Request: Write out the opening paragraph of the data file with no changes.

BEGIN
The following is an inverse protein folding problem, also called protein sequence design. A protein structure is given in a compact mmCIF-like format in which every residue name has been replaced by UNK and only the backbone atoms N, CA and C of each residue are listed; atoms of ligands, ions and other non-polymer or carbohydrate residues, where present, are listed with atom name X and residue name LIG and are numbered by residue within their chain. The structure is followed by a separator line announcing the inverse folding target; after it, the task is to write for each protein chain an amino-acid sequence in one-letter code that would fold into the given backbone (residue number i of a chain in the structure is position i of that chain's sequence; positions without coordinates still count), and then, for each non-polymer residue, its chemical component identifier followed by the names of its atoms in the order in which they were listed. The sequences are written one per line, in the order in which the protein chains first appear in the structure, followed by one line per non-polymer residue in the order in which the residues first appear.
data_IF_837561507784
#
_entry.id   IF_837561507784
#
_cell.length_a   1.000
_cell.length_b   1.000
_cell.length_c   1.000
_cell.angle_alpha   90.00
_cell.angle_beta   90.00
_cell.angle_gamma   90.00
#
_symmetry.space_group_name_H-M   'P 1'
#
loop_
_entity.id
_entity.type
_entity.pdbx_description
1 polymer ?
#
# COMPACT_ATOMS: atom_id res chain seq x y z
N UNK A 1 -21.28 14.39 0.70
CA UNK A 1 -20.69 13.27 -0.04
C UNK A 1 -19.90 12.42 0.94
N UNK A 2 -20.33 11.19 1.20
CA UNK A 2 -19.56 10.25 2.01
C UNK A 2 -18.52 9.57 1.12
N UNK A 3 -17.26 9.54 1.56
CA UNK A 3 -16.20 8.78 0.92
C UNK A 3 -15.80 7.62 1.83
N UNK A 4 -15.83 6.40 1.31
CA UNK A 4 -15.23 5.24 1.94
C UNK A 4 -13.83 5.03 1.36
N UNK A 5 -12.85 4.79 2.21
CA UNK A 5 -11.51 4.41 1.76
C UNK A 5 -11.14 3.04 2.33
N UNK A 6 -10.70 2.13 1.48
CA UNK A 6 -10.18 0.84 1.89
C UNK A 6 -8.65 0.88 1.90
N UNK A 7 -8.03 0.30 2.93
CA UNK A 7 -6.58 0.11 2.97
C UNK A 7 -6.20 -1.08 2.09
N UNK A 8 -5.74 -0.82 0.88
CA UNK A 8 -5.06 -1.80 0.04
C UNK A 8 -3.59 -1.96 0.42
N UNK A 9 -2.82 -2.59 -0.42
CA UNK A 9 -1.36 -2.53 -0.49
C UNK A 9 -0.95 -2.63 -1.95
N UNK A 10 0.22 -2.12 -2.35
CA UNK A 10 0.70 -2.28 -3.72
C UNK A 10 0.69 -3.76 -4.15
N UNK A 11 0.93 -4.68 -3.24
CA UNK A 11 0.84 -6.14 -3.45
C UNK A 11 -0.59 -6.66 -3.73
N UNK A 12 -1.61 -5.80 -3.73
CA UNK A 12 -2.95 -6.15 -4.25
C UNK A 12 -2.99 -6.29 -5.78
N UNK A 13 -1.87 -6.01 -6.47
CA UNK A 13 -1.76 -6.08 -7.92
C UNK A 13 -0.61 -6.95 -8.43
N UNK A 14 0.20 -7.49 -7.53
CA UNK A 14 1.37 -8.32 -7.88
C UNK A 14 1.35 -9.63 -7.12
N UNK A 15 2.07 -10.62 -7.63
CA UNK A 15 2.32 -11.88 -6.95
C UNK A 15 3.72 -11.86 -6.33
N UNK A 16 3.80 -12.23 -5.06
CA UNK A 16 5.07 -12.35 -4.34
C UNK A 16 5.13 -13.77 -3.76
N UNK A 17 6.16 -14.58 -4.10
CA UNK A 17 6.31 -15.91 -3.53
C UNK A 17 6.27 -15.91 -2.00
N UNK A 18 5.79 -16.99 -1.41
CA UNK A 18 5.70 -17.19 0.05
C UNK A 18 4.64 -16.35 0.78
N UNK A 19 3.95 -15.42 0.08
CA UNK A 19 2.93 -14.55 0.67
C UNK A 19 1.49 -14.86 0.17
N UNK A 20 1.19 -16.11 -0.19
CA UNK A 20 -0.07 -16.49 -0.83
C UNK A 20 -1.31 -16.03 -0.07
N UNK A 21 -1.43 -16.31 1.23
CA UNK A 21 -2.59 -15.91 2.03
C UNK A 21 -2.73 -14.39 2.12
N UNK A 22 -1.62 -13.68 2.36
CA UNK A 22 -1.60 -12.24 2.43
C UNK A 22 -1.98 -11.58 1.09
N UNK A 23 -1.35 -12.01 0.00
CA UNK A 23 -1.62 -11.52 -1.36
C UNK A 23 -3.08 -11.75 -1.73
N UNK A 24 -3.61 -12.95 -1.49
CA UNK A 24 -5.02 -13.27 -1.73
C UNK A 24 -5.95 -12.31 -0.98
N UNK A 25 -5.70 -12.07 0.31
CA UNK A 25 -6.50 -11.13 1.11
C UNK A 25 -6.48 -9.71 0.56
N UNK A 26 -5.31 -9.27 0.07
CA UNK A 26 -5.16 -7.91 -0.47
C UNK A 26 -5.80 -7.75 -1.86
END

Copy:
The following is an inverse protein folding problem, also called protein sequence design. A protein structure is given in a compact mmCIF-like format in which every residue name has been replaced by UNK and only the backbone atoms N, CA and C of each residue are listed; atoms of ligands, ions and other non-polymer or carbohydrate residues, where present, are listed with atom name X and residue name LIG and are numbered by residue within their chain. The structure is followed by a separator line announcing the inverse folding target; after it, the task is to write for each protein chain an amino-acid sequence in one-letter code that would fold into the given backbone (residue number i of a chain in the structure is position i of that chain's sequence; positions without coordinates still count), and then, for each non-polymer residue, its chemical component identifier followed by the names of its atoms in the order in which they were listed. The sequences are written one per line, in the order in which the protein chains first appear in the structure, followed by one line per non-polymer residue in the order in which the residues first appear.